Euro 2012: England pay the penalty yet again, loses to Italy on penalties
KIEV June 25: England are out of Euro 2012 after a defeat on penalties to Italy on a night of grand footballing drama in Kiev that was first explosive, then thumb-gnawingly attritional and finally rather desolate.
If there is consolation for England it is that they have exceeded expectations in Ukraine: and here they played their part in an absorbing quarter final, capped by the operatic agony of a shoot-out to end a campaign serenaded right to the death by a wonderfully unrelenting band of England supporters inside the stadium.
The end when it came was swift: with the match scoreless after 120 minutes Riccardo Montolivo missed an early penalty for Italy, only for Ashley Young to then miss for England too, before Ashley Cole's kick was saved, leaving Alessandro Diamanti to win it for Italy – which he did nervelessly.
And so football may not be coming home, but England's footballers are, after a final trip back to Krakow to say farewell to a city that has proved a happy choice as team base. There will be many regrets at what might have been after the resilient, disciplined and very occasionally exuberant victories against Sweden and Ukraine. But then, this has turned out to be an unexpectedly uplifting tournament for England fans generally, fortified in advance by widespread rock-bottom expectations of a team stitched together in record time and depleted of key players.
In the Olympic stadium England were wondrously persevering over the full 120 minutes, a team of tyros and old hands pushed the limits of their energies but still managing to retain the tactical disciplines Roy Hodgson has conjured during his eight weeks in charge.
Earlier, as the hours ticked away towards kickoff, this had felt like the day Kiev, venue for the final, really got the idea of staging a football tournament. In brilliant sunshine its central boulevards were thronged with local oddities: pigeon-fanciers, Ukrainian body-poppers and a miniskirted cowgirl folk-drumming troupe, while in the heart of the fanzone a slice of England had erected itself. By late afternoon a group of a thousand shirtless Englishmen – some in slightly spooky cardboard Prince Philip masks – were bouncing around on a stage at the now-occupied "Swedish Corner" singing God Save The Queen, Football's Coming Home and You Can Stick You're Leaning Tower Up Your Arse, the only mildly adversarial note on show.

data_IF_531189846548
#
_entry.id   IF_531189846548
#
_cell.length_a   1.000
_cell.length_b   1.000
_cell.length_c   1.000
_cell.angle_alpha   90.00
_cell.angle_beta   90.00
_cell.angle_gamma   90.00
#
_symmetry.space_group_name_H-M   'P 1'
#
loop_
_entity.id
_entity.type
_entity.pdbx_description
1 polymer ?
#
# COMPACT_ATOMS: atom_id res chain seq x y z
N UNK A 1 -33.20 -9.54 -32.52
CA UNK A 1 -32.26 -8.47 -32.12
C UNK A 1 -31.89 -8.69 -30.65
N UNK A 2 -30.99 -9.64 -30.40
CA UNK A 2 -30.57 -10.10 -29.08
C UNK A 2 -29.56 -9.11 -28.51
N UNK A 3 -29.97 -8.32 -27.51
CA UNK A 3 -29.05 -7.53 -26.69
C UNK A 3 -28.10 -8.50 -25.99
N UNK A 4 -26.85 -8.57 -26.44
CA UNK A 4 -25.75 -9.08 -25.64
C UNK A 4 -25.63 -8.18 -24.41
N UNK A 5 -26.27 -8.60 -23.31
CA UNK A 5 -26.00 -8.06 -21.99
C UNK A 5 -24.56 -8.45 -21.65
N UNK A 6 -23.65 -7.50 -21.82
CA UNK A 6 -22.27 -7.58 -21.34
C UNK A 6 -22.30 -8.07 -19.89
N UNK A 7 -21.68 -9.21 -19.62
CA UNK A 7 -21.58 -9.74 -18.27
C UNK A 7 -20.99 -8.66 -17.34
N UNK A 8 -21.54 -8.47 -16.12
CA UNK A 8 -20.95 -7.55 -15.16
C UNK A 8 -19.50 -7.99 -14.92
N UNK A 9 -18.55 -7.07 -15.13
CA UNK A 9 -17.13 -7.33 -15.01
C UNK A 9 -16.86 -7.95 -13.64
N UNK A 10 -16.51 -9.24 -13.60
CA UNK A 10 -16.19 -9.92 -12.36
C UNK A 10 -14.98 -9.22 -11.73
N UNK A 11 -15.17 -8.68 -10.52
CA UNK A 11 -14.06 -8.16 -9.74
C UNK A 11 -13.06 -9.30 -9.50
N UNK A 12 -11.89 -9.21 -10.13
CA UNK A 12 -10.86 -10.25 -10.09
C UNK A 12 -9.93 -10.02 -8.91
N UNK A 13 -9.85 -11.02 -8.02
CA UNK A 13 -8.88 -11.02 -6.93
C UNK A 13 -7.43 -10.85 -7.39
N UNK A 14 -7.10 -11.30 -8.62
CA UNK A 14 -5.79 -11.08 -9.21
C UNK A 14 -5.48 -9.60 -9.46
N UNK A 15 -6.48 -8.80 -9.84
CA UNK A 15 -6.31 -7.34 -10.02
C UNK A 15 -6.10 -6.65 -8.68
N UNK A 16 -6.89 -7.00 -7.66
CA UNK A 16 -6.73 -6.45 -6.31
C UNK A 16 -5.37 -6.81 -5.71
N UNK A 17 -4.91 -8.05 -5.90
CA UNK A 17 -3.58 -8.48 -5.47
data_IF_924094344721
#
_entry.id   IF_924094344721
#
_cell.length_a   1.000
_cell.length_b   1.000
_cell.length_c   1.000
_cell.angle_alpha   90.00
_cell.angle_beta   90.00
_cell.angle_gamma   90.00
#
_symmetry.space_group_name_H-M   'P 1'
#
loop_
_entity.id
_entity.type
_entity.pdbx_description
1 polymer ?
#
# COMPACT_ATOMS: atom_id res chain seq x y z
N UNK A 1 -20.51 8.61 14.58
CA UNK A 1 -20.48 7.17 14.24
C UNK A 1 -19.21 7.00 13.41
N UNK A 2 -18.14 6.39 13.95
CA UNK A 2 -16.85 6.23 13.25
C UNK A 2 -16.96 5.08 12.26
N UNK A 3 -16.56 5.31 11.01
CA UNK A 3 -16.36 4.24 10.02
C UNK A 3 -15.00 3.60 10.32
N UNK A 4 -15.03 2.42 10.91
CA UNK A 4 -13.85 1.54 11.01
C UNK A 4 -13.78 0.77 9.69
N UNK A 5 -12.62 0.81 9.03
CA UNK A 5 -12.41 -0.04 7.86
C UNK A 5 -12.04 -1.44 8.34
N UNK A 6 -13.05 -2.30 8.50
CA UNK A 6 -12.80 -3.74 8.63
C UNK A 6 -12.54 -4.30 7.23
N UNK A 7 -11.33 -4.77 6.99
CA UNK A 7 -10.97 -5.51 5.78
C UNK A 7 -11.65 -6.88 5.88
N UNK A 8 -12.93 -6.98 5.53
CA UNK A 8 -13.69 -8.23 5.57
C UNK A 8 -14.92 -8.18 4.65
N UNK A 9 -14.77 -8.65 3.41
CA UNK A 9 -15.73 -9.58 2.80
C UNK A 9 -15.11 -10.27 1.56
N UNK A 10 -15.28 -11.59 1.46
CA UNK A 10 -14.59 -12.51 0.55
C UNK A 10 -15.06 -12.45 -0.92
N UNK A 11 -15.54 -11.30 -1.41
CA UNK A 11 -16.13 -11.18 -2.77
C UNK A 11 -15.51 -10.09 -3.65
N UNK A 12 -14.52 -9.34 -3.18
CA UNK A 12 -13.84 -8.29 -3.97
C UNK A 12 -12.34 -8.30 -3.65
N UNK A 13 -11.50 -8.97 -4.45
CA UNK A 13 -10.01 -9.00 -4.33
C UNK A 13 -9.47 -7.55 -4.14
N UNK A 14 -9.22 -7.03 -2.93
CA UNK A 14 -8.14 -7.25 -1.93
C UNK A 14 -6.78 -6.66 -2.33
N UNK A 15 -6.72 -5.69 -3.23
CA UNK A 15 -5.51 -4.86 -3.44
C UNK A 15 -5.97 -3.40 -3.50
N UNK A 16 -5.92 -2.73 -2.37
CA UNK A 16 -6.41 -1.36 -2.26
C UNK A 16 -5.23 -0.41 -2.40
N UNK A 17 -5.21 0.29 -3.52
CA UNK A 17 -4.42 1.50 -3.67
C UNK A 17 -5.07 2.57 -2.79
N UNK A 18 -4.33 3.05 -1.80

The 70,000-capacity Olympics stadium is by far the biggest venue at Euro 2012, a vast spiny space cruiser-type construct plonked in the heart of Kiev. It is the kind of flagship enormo-drome constructed with precisely this kind of global sporting beano in mind albeit, in a break from the group stages, this time around the deafening pomp of the pre-match ceremony, with its platoons of yellow silk-clad ninja dancers seemed, if not exactly welcome, then at least less in keeping with a breathless pre-match atmosphere.
It was from England's end, source of a rousing, defiantly tuneless God Save The Queen before kick-off, that the greater noise came as the match began during an early spell entirely dominated by Italy: Daniele De Rossi hit the post with a shot from 20 yards in the third minute. At that stage England had failed to complete a single pass.
After which England were briefly rampant, showing a thrilling aggression in the tackle and creating chances for Glen Johnson, Danny Welbeck and Scott Parker in quick succession. For Hodgson's England this was something new: a fluency seen so far only in glimpses in the helter-skelter second half against Sweden.
This match had been billed as the footballing equivalent of a fight between two hedgehogs, a meeting of counter-punchers forever crouched behind their defensive quills. Instead the first half was absorbingly cut and thrust, with both teams, maybe even to their own surprise, committing themselves to sometimes full-blooded attack.